An astonishing feature of this discovery, as I made clear to Fritz Leiber in my letter penned the following day, was the fact that the foreboding phenomenological Darkness to which his Our Lady of Darkness had alluded should appear so mysteriously on page 137 to muzzle the vatic utterances of George Sterling, the Spiritual Guide who had hailed the ‘accursed’ Clark Ashton Smith as his successor. 

Let me be clear, Clark’s presentation copy of The House of Orchids I had read many, many times, and I’d had many, many opportunities to examine its pages. Other than the end papers inside the front cover scrawled with Sterling’s inscription to ‘fellow Bohemian’ Clark, the remaining pages to my certain recollection were entirely unmarked . . . by not a blot nor a spot was any page disfigured. I’d swear to it.

‘And even more alarming, this morning, I went on, in my letter the next day to Leiber, was . . . 
. . . to learn from news reports that yesterday, on the very day these ominous interlinear annotations appeared, heralded by a cosmic wind (?), in San Francisco Bay the nuclear aircraft carrier USS Enterprise ran aground on a sandbar, as you’re undoubtedly aware, and remained stranded for five hours only half a mile from the pier. Can we assume, then, that the ‘arrows’ of Sterling’s redacted text refer to the vessel’s huge armoury of anti-missile weapons and the ‘young men of war’ to the thousands of American servicemen onboard?

How to Alter the Future.

Only lately (my having just moved house and, in consequence, my having unearthed a mountain of forgotten correspondence) has my/Clark’s copy of The House of Orchids resurfaced. 

It has set me thinking. Hard.

Surely, my reasoning tells me, the fact of this near-miss US naval disaster is more than consonant with the crazed Thibaut de Castries’s megapolisomantic theory of the occult science of mega-cities, particularly the principle that due to the cumulative power of ever-accreting megapolises, a megapolisomancer can manipulate a city’s paramental forces to predict and alter the future. A theory, moreover, that finds its origin in the dark energies believed by Leiber to be amassing at the locus of emanation that is the monster-like antenna tower rising from the Heights above the Bay Area of San Francisco.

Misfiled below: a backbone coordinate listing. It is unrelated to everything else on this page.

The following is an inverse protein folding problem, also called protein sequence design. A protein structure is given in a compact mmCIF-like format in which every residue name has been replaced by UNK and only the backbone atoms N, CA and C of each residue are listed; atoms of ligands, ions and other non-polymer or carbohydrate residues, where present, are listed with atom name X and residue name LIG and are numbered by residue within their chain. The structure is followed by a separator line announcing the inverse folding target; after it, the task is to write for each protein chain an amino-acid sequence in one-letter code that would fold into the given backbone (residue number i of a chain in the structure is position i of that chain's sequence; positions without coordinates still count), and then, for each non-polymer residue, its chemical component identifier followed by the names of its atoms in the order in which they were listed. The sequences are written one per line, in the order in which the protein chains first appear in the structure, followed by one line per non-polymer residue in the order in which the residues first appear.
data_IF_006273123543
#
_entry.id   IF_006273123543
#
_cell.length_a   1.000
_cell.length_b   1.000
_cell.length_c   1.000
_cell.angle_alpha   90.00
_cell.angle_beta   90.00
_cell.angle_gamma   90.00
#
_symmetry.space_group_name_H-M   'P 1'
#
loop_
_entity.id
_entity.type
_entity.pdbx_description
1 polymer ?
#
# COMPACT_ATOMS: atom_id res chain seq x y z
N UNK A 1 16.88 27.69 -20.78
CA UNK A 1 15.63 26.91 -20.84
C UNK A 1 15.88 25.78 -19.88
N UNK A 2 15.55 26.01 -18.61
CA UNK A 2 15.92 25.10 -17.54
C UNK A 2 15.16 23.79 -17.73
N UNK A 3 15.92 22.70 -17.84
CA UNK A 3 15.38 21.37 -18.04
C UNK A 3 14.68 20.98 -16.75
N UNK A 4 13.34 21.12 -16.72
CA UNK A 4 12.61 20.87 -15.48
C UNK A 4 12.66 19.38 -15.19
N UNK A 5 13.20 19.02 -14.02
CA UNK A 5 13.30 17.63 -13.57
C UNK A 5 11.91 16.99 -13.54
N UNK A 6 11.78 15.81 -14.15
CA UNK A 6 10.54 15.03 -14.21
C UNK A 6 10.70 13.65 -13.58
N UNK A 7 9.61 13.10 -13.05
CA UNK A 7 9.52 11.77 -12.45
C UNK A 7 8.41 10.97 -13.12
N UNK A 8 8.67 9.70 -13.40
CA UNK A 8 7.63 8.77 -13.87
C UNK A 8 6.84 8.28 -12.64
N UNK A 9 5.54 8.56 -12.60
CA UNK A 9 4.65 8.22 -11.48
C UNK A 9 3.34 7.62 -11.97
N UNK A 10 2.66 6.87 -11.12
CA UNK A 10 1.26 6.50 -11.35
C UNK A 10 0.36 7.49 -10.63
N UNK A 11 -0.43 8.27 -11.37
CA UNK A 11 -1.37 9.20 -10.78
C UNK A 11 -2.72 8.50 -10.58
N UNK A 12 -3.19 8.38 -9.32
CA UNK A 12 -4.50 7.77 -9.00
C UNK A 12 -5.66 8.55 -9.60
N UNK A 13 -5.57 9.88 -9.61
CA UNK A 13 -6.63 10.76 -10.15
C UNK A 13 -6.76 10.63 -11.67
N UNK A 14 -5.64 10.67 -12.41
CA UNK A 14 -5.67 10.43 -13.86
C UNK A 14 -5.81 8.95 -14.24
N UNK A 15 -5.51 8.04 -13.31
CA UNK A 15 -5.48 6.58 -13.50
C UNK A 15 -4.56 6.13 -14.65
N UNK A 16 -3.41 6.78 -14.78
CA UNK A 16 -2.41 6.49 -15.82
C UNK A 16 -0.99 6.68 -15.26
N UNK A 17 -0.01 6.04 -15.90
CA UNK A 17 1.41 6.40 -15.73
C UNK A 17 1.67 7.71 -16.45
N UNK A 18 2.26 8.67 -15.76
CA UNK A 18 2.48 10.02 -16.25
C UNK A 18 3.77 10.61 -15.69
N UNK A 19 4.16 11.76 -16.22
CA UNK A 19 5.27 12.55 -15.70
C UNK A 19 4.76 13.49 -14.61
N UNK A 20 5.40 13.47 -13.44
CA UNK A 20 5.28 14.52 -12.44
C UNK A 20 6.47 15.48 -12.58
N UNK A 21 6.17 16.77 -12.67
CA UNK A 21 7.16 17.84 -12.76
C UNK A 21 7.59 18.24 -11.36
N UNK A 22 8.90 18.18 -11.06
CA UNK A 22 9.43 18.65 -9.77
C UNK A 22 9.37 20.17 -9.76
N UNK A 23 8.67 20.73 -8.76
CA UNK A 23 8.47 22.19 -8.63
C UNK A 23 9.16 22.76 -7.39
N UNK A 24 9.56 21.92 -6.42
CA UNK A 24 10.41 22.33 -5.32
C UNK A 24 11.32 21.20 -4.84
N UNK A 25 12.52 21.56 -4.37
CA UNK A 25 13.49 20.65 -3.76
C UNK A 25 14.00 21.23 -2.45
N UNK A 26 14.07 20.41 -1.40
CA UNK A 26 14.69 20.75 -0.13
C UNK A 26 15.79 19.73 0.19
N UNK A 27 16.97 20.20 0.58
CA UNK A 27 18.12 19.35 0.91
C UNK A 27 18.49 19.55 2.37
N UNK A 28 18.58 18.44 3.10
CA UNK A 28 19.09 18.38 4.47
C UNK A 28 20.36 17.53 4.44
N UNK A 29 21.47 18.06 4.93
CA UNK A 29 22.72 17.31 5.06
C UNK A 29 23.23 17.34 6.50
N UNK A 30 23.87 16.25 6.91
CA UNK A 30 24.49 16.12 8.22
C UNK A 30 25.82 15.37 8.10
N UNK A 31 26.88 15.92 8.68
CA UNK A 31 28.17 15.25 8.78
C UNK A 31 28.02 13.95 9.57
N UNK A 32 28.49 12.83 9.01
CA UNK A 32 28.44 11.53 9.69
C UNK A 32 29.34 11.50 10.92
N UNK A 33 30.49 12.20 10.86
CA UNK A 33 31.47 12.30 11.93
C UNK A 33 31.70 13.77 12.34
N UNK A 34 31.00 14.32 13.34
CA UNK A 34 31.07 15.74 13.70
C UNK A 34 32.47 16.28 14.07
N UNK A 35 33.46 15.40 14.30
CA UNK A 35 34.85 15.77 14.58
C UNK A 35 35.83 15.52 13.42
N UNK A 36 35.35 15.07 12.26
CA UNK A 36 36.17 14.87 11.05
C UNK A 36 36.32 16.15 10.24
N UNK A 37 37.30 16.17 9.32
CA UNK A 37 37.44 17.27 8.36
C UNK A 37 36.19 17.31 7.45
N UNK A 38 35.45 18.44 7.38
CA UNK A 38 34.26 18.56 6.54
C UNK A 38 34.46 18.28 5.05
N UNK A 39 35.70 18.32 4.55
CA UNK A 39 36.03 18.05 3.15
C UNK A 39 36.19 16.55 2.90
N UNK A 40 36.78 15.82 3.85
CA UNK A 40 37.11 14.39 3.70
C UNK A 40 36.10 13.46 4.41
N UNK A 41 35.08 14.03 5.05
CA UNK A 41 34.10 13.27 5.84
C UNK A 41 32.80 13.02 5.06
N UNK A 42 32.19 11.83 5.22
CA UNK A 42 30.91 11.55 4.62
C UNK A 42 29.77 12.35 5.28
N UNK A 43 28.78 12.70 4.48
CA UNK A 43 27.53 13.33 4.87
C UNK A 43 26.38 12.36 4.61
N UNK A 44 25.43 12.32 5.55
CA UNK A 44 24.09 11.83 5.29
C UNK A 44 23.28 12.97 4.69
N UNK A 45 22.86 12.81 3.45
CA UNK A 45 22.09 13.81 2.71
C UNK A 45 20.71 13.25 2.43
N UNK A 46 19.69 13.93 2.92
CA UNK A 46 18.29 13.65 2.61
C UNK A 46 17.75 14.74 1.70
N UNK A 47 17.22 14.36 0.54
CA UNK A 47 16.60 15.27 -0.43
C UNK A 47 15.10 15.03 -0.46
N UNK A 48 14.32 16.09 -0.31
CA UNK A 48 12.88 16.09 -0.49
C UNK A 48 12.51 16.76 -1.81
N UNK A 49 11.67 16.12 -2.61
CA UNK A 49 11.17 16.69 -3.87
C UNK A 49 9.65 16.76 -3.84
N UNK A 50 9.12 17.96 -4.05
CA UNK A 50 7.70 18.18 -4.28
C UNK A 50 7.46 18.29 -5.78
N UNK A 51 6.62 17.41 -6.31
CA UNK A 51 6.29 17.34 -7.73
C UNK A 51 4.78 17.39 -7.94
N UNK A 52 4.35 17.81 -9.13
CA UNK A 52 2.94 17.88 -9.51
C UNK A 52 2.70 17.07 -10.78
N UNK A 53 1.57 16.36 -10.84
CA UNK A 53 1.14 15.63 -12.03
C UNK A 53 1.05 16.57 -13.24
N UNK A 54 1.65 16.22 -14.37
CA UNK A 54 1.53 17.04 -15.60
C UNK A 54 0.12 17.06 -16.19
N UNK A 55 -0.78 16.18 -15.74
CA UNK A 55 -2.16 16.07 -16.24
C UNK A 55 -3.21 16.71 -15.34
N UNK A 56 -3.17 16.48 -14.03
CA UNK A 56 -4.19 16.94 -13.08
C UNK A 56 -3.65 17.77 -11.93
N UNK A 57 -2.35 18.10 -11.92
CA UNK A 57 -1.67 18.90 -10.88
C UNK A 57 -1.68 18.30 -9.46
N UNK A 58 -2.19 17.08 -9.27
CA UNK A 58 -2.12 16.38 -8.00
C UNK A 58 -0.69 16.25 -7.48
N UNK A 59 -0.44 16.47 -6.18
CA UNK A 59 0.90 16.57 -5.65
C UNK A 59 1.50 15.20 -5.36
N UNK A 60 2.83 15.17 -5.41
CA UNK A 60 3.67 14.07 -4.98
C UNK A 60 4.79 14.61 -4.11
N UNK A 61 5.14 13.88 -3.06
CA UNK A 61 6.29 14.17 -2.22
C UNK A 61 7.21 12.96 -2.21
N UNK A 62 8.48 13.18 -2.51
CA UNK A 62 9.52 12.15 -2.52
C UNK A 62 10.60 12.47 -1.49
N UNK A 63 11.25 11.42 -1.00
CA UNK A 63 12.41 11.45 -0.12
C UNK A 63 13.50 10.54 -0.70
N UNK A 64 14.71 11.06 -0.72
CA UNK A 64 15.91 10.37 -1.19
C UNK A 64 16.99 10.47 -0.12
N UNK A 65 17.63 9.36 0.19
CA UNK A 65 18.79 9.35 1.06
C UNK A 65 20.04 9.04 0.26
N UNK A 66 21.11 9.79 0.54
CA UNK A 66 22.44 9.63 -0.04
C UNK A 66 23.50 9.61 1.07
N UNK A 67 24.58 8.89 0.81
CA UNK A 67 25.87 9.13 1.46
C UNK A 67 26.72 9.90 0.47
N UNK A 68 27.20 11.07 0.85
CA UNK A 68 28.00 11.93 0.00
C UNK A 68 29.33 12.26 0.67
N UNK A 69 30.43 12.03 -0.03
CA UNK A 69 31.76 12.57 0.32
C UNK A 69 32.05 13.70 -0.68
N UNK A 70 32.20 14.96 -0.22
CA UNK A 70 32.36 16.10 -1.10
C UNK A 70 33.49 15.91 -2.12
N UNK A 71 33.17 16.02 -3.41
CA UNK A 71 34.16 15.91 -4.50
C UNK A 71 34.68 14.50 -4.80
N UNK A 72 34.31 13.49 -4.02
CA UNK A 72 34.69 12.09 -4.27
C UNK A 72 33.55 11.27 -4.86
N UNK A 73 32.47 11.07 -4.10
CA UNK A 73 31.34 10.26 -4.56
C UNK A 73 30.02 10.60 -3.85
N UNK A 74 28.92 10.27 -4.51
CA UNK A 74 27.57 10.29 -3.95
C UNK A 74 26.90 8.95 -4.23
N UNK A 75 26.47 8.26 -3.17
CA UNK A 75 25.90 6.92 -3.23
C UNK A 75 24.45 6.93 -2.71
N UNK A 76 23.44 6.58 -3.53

This being so, my reasoning continues, those five hours of the grounding of USS Enterprise off San Francisco in April 1983 are of the profoundest significance. And we must ask ourselves by what degree of potency the Dark Arts can be measured when the world’s first nuclear-powered aircraft carrier – and the world’s largest – is very likely to have super-augmented the powerhouse of elemental megapolitan energies incarnated in the city of San Francisco on that fateful April day. 

With the propulsive power of eight Westinghouse onboard nuclear reactors fuelled by enriched uranium, pulsing out 280,000 shaft horsepower, the USS Enterprise as a facilitator of megapolisomantic auguries is a proposition, I believe, not without validity.

However, I cannot escape the knowledge that, according to my correspondent Fritz Leiber, the intention of Thibaut de Castries while in the throes his psychosis was to deploy megapolisomancy for the annihilation of his former acolyte. (Except Clark actually died peacefully in his sleep on August 1961, aged 68.) 

All the same, I do pray most fervently that the Curse of de Castries shall not by association fall on me.

George Sterling                        Fritz Leiber                        Clark Ashton Smith
             (1869 - 1926)                        (1910 - 1992)                            (1893 - 1961)

Catherine Eisner believes passionately in plot-driven suspense fiction, a devotion to literary craft that draws on studies in psychoanalytical criminology and psychoactive pharmacology to explore the dark side of motivation, and ignite plot twists with unexpected outcomes. Within these disciplines Eisner’s fictions seek to explore variant literary forms derived from psychotherapy and criminology to trace the traumas of characters in extremis. Compulsive recurring sub-themes in her narratives examine sibling rivalry, rivalrous cousinhood, pathological imposture, financial chicanery, and the effects of non-familial male pheromones on pubescence, 
see Eisner’s Sister Morphine (2008)
and Listen Close to Me (2011) 
and A Bad Case (2015)